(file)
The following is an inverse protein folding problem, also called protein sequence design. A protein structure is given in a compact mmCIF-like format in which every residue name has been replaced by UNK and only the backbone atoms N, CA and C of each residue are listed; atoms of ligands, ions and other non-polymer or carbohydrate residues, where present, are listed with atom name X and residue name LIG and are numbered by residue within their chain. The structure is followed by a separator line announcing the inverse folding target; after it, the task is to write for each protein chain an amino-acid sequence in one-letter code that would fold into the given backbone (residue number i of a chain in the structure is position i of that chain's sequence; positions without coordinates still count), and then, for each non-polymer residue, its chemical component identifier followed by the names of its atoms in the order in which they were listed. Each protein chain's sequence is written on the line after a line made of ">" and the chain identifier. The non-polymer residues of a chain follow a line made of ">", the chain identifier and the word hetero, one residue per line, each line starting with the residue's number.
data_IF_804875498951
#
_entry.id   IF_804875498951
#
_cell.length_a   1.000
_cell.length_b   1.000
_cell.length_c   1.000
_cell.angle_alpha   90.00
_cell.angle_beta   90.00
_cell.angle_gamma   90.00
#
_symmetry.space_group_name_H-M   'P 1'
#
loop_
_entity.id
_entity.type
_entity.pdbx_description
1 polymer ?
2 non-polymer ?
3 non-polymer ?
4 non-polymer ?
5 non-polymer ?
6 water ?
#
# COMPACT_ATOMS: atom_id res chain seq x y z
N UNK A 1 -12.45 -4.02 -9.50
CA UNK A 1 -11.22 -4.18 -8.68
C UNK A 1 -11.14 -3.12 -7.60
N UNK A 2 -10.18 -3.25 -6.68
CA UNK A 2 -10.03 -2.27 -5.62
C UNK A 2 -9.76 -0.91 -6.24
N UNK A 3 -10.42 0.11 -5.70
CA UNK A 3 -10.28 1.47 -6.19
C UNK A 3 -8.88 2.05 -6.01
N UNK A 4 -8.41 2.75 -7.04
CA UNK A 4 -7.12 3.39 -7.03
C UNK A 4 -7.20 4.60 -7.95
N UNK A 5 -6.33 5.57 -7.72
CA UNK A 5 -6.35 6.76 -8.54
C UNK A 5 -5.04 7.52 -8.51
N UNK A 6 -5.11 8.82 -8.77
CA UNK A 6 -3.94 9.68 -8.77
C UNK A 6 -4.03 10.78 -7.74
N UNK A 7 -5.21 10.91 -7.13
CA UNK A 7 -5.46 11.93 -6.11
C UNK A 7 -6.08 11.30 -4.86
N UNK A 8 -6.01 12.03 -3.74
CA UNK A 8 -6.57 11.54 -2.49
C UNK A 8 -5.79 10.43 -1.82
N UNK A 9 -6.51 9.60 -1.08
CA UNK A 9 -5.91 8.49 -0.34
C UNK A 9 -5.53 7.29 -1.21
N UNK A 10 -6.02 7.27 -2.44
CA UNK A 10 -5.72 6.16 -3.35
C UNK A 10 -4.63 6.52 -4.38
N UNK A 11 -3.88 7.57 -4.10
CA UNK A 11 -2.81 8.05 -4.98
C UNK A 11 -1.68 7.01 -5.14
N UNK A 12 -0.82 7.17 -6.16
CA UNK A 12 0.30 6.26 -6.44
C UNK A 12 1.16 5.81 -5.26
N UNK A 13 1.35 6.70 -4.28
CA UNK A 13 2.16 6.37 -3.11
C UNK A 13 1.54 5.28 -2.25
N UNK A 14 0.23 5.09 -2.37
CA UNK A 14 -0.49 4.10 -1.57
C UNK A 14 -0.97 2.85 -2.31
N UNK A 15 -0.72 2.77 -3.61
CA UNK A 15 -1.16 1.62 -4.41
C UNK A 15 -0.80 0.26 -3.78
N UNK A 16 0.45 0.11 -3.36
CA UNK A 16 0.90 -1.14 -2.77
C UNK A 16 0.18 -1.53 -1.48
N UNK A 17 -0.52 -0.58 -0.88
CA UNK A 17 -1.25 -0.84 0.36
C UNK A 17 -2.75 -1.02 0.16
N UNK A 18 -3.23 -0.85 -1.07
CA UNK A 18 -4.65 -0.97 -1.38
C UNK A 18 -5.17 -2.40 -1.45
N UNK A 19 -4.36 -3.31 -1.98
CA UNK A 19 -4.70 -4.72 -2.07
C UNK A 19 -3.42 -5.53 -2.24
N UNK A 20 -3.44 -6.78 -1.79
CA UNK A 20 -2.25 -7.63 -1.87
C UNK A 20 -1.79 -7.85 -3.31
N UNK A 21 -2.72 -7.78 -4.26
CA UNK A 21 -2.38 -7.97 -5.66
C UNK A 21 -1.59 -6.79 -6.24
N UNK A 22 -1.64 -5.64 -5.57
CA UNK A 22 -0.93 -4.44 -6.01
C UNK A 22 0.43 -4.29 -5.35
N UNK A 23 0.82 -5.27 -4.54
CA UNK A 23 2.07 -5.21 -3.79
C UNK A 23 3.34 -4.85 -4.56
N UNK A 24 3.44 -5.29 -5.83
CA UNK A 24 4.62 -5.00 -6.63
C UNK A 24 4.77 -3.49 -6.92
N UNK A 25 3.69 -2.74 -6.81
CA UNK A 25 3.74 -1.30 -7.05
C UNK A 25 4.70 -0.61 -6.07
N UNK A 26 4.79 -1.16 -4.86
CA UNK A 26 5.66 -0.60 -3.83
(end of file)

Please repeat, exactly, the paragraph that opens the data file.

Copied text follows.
The following is an inverse protein folding problem, also called protein sequence design. A protein structure is given in a compact mmCIF-like format in which every residue name has been replaced by UNK and only the backbone atoms N, CA and C of each residue are listed; atoms of ligands, ions and other non-polymer or carbohydrate residues, where present, are listed with atom name X and residue name LIG and are numbered by residue within their chain. The structure is followed by a separator line announcing the inverse folding target; after it, the task is to write for each protein chain an amino-acid sequence in one-letter code that would fold into the given backbone (residue number i of a chain in the structure is position i of that chain's sequence; positions without coordinates still count), and then, for each non-polymer residue, its chemical component identifier followed by the names of its atoms in the order in which they were listed. Each protein chain's sequence is written on the line after a line made of ">" and the chain identifier. The non-polymer residues of a chain follow a line made of ">", the chain identifier and the word hetero, one residue per line, each line starting with the residue's number.